Geneva says "no" to free public transport

Tram passengers will get no free ride in Geneva Keystone

Voters in canton Geneva have turned down an initiative to allow people to travel on local trams and buses for free.

This content was published on February 24, 2008

The controversial proposal, which was supported by leftwing groups, unions and an association for retired people, was rejected by 67 per cent of Geneva voters on Sunday.

Geneva senator Robert Cramer told journalists he was both pleased and relieved by the result.

"If it had been accepted, it would have led to a considerable reduction in the quality of the Geneva public transport system," the Green Party politician commented.

Ahead of the vote, political opponents from most parties had roundly attacked the proposal.

"The idea might indeed be attractive to a wide range of people, from those who love its slightly 'anarchic' appeal to those who pay too much tax," Cramer told journalists in January.

But a totally free system would not be possible, and taxpayers would be asked to stump up the necessary funds, declared the opponents.

Currently, 55 per cent of the cost of the Geneva network - or SFr155 million ($143 million) - is subsidised by the state. The remaining 45 per cent comes from ticket sales, passes and fines. A "yes" vote would have cost taxpayers SFr167 million annually, they argued.

Green social solution

Supporters of the initiative, launched in 2005, said a free service was an environmental and social solution that would help ease congestion in the canton and develop individual mobility, encouraging 20-30 per cent more car-users to take the bus and tram.

They said current ticket prices were "exorbitant" and had a prohibitive effect on poor people, and claimed the canton had sufficient funds to finance a free system without additional income. They pointed to successful schemes in other towns and cities in the world, notably in France and Belgium.

Geneva residents are estimated to make almost half their journeys by car, motorbike or scooter, and the number of vehicles on Geneva's roads – expected to rise by 43 per cent by 2020 – is a frequent local complaint.

Jerôme Béguin, one of the people behind the initiative, told swissinfo that despite losing the vote, he considered the result was not that bad.

"Some 46,000 people voted in favour of the initiative," he noted. "It was fought in difficult conditions, as the opponents had raised fears about the network being dismantled and possible tax increases. It is a new idea and mentalities need time to change."

Another way out

Antonio Hodgers, president of Geneva's Green Party, said that while supporting greater use of public transport and the reduction of city centre traffic, he was not able to back free public transport.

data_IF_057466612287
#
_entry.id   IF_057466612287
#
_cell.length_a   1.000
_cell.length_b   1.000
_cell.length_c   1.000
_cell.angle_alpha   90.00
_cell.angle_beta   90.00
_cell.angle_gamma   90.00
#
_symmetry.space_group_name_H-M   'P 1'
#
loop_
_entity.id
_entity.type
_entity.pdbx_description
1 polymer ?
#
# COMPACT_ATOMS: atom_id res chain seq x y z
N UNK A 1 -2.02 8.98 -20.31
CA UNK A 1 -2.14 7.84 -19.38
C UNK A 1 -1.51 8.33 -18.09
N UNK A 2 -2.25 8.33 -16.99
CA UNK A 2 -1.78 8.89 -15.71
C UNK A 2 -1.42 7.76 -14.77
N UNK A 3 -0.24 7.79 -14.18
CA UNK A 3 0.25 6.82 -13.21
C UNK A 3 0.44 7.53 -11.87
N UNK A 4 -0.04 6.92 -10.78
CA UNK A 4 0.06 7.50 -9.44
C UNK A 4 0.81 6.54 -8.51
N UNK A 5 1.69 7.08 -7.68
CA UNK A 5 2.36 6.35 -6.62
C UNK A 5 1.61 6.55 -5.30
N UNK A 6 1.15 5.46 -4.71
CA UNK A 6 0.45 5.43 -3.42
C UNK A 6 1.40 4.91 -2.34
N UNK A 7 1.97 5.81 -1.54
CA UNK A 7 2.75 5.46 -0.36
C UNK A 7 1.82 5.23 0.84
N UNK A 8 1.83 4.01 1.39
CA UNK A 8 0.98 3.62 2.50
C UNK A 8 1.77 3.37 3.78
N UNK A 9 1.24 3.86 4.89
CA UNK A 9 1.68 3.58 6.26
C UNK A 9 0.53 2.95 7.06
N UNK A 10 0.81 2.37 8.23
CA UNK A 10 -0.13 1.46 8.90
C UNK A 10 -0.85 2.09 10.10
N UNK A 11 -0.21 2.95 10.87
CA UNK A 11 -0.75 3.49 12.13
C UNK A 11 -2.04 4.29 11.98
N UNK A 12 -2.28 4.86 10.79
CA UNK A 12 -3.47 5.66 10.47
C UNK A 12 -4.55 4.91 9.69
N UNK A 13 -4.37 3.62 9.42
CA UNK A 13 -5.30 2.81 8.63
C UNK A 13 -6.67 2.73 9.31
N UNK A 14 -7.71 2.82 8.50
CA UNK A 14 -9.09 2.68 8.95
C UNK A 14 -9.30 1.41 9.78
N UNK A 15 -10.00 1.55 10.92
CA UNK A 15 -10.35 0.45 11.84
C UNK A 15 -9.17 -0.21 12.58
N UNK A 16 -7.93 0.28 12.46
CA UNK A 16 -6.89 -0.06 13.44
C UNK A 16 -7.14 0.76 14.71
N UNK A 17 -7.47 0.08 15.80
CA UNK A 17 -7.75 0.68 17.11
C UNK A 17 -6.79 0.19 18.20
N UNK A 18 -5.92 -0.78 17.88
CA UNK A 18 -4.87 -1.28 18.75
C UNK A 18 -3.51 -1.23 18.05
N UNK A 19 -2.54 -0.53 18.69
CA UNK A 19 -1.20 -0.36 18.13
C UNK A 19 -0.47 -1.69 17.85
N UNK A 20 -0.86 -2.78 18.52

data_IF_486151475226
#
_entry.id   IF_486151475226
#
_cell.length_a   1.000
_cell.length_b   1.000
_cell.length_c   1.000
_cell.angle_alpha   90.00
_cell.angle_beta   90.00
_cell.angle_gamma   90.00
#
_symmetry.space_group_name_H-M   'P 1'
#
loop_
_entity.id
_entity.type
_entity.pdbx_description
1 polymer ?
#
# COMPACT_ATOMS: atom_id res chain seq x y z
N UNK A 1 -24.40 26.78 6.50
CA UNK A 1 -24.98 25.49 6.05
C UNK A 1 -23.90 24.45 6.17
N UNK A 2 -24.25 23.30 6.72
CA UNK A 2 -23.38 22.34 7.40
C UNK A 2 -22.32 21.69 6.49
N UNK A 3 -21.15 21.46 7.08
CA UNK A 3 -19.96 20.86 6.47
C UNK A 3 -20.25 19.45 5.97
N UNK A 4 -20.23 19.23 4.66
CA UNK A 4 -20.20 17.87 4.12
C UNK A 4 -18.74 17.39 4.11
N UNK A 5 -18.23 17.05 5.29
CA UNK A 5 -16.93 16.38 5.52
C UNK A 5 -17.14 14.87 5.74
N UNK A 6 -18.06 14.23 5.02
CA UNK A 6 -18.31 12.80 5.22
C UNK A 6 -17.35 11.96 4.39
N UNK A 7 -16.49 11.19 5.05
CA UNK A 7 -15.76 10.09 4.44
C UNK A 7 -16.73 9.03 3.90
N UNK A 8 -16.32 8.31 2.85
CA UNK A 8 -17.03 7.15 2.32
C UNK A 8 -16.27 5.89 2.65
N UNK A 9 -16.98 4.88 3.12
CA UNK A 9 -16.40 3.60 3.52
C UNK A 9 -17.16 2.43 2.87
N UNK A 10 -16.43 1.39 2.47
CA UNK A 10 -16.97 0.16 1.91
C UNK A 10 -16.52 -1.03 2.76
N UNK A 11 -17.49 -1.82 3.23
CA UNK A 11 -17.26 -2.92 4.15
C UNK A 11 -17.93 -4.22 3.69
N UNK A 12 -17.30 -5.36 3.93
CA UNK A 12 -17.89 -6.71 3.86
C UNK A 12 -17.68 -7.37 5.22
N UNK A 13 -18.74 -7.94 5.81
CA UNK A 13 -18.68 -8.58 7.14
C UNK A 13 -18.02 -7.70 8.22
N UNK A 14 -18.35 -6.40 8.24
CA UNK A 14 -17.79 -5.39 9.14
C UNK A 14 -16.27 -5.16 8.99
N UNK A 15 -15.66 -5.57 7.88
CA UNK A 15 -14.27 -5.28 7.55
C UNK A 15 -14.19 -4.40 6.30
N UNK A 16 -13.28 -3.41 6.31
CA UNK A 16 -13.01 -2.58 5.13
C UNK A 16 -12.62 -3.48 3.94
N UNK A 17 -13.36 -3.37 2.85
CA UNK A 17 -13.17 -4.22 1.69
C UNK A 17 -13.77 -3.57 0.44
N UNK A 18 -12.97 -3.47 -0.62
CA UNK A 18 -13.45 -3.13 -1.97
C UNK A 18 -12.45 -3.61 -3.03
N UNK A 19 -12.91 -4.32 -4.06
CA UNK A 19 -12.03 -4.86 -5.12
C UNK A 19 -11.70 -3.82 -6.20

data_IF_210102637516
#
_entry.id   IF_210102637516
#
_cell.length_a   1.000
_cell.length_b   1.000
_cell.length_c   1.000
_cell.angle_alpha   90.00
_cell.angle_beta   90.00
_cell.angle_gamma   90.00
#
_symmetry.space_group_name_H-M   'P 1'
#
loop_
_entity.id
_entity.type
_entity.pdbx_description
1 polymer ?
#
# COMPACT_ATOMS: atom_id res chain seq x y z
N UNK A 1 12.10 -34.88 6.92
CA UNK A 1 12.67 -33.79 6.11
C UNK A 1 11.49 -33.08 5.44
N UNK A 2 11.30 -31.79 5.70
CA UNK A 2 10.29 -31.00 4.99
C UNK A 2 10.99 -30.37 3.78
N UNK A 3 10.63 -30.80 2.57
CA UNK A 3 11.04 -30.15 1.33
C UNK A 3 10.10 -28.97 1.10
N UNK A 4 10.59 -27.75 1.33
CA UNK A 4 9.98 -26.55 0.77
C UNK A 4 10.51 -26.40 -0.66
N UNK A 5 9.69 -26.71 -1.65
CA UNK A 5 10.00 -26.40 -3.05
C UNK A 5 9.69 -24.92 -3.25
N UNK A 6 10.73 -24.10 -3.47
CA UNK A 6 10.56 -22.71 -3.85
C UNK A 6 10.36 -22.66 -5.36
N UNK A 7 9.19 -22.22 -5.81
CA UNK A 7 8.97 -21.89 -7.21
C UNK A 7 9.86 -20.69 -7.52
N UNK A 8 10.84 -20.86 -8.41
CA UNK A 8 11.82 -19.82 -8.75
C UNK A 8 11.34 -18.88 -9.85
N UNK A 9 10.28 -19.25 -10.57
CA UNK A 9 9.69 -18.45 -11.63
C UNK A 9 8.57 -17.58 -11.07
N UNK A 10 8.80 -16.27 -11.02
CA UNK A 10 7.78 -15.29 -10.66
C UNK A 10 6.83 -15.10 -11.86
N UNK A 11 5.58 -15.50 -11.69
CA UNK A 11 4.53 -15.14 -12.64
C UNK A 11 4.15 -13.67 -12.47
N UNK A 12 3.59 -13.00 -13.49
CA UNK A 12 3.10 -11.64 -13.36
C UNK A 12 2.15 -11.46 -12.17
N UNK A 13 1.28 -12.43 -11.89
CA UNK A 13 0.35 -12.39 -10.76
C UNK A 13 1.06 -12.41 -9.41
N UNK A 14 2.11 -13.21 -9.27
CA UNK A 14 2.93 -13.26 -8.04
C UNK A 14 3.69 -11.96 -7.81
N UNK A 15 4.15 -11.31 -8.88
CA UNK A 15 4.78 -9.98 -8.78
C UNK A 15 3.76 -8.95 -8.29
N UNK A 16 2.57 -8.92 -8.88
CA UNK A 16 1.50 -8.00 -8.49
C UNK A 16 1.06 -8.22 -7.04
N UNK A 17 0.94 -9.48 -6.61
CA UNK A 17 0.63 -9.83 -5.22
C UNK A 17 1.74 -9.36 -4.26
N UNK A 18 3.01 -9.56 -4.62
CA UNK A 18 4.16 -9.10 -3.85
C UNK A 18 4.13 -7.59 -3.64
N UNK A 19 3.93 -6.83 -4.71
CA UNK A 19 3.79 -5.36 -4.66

"We agreed with what was behind the initiative but we didn't support the manner in which it was proposed," he explained. "The initiative didn't propose any financing. Where was the SFr160 million to come from? The health or education budgets?"

"I honestly don't think a free public transport system would work in Geneva, as the existing free networks are one tenth the size of ours," he said.

Yet Hodgers recognised the urgent need to ease Geneva's traffic problems.

"We have to reinforce the offer with more trams and buses and somehow limit car access to the centre of town. If you go to Basel, Zurich or Bern, there are far fewer vehicles in the centre," he said.

His party was going to argue for "green areas" in the city centre where only low-emission vehicles with a special permit could go, as well as more low-speed zones and safe cycle paths.

"Free public transport only has a very limited impact on the number of cars," he said.

But Béguin remains hopeful that one day Geneva will have a more "socially and environmentally" coherent public transport network.

On January 10, the initiative supporters launched a second proposal for a green financing system by means of a SFr19 tax on every air ticket sold from Geneva airport and higher cantonal taxes on environmentally unfriendly vehicles.

swissinfo, Simon Bradley in Geneva


Several mid-size European cities and small towns around the world have introduced free bus networks. These include: Châteauroux and Compiègne in France; Hasselt in Belgium; and Chapel Hill in North Carolina and Commerce in California in the United States. French cities Nantes, Montpellier and Toulouse are also considering the idea.

Local free shuttles or inner-city loops using buses or trams are far more common than city-wide systems.

In Switzerland almost half of all journeys in the Lausanne-Morges and Geneva-Nyon regions are made using cars, motorbikes or scooters (40% in Zurich, 36% in Bern and 34% in Basel), according to the Federal Transport Office.

The Transport Office states that there will be a 20-40% increase in road traffic between Geneva and Lausanne by 2030.

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Cantonal votes - Geneva

After cantons Ticino, Solothurn, Graubünden, Appenzell Outer Rhodes and Valais, Geneva voters agreed on Sunday (79% in favour) to ban smoking from bars and restaurants and in administrative offices in Geneva.

Voters also approved an initiative to ban dangerous dogs. Fighting dogs will be forbidden altogether, and owners of dogs weighing more than 25kg will need a permit to take them for a walk in public places.

They also voted overwhelmingly to set up a constituent assembly which will revise Geneva's 160-year-old cantonal constitution.

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